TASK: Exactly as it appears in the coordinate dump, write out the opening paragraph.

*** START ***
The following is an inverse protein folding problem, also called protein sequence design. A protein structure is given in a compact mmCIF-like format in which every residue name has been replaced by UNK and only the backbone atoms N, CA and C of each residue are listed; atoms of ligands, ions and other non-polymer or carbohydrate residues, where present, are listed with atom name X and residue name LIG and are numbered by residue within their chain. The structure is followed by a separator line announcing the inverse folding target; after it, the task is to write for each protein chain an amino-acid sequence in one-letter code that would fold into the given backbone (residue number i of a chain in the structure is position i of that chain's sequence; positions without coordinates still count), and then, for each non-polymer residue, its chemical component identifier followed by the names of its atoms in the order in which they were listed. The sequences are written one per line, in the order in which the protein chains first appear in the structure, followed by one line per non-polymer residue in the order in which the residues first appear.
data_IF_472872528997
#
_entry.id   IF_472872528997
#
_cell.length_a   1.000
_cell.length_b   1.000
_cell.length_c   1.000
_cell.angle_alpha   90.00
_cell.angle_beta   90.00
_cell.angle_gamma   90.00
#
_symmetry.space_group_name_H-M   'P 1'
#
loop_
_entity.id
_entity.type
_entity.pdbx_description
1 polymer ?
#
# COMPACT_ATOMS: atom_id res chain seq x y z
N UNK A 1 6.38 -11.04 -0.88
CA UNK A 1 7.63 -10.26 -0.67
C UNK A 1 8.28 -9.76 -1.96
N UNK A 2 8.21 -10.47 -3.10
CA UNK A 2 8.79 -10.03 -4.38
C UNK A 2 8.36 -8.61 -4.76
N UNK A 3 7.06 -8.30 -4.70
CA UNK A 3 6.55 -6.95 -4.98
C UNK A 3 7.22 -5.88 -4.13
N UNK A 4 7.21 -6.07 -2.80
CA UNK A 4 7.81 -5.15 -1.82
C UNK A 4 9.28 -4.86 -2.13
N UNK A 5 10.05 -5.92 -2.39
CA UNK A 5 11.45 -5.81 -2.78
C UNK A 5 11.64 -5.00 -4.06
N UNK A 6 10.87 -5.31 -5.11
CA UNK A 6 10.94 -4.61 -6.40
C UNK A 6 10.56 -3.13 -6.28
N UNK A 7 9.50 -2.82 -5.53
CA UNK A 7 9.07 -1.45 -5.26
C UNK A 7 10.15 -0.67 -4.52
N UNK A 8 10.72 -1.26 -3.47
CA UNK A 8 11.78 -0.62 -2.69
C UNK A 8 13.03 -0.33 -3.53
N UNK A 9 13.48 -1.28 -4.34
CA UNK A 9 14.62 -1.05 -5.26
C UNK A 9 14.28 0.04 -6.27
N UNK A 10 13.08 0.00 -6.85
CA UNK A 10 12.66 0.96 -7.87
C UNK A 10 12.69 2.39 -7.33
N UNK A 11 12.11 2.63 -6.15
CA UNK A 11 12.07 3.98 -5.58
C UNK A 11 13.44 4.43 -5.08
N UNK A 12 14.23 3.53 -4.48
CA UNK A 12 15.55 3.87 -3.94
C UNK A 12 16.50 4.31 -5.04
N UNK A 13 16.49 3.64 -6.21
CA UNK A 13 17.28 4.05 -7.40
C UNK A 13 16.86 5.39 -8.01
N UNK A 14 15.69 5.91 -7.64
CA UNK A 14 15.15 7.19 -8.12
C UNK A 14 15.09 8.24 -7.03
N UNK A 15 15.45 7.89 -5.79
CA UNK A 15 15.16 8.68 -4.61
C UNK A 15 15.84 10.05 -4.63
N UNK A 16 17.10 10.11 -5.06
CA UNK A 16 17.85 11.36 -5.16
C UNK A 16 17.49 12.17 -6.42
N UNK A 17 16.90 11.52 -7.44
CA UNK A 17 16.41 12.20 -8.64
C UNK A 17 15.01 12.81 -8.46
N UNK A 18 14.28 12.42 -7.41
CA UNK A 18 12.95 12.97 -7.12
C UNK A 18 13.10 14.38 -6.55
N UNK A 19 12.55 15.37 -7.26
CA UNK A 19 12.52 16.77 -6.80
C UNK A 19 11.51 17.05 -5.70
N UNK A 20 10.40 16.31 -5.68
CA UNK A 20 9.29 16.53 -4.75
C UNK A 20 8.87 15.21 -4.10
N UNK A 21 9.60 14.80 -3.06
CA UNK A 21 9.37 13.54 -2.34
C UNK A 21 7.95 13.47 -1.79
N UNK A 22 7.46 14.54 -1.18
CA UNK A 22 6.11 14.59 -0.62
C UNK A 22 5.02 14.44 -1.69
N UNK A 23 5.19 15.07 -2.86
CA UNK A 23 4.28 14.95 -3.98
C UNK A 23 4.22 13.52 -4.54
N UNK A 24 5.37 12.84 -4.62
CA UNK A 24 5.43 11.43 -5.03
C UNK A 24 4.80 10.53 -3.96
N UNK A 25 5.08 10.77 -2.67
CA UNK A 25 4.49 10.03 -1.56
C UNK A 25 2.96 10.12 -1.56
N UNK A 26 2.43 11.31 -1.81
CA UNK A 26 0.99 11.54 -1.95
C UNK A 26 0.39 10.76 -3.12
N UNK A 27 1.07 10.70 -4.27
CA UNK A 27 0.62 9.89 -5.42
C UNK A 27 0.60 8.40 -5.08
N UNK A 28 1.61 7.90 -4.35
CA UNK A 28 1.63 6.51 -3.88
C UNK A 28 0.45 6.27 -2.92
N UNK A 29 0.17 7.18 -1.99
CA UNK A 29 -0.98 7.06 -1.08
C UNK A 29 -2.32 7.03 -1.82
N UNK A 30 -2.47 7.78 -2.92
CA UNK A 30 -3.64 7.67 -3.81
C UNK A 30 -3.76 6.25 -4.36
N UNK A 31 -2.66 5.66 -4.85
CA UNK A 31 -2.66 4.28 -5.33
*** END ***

The following is an inverse protein folding problem, also called protein sequence design. A protein structure is given in a compact mmCIF-like format in which every residue name has been replaced by UNK and only the backbone atoms N, CA and C of each residue are listed; atoms of ligands, ions and other non-polymer or carbohydrate residues, where present, are listed with atom name X and residue name LIG and are numbered by residue within their chain. The structure is followed by a separator line announcing the inverse folding target; after it, the task is to write for each protein chain an amino-acid sequence in one-letter code that would fold into the given backbone (residue number i of a chain in the structure is position i of that chain's sequence; positions without coordinates still count), and then, for each non-polymer residue, its chemical component identifier followed by the names of its atoms in the order in which they were listed. The sequences are written one per line, in the order in which the protein chains first appear in the structure, followed by one line per non-polymer residue in the order in which the residues first appear.